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Functional Connectivity Changes in Emotion Processing Network Following Social Cognitive Training in Individuals with Psychosis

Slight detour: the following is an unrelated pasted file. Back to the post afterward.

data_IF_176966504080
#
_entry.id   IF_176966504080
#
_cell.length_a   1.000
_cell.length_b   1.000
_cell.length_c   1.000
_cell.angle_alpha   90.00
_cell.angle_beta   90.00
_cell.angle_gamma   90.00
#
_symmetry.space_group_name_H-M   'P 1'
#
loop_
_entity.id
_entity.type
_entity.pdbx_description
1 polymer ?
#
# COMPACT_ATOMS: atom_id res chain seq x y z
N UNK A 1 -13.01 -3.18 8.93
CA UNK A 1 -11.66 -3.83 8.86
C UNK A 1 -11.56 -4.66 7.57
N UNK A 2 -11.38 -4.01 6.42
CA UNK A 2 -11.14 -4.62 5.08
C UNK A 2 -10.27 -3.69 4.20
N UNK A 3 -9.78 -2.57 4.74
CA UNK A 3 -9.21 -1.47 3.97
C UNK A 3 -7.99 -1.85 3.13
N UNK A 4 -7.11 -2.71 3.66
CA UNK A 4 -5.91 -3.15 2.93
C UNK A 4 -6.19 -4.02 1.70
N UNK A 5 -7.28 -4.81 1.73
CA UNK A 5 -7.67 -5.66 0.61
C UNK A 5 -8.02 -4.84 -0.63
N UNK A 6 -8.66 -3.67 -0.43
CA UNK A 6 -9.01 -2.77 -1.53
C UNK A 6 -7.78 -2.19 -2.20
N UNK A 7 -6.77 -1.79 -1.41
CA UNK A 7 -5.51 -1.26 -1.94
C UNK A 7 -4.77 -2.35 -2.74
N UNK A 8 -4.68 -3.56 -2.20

Deficits in social cognition play a large role in functional impairments and disability in individuals with schizophrenia and are associated with altered activity in underlying functional networks. Cognitive training on abilities that support social cognition, such as emotion recognition, may improve these deficits. This study assesses changes in social cognitive functional networks following targeted cognitive training in individuals with schizophrenia. 52 individuals with schizophrenia spectrum disorders underwent a clinical evaluation and a functional MRI session prior to and subsequent to completing 40 hours (over ~8 weeks) of either targeted social cognitive training using SocialVille (brainhq.com) or a computer game control condition. Resting state fMRI was acquired as well as fMRI during performance of an emotion recognition task and changes in emotion processing network activation and functional connectivity was evaluated. Training was associated with altered activity within the emotion processing network, including the amygdala and superior temporal sulcus (STS). In addition, altered STS-medial prefrontal connectivity and amydala-orbitofrontal connectivity was found. These results suggest that targeted social cognitive training may be effective in altering functional network connectivity in networks associated with deficits in individuals with psychosis and may be a useful tool for intervention in individuals with psychotic disorders.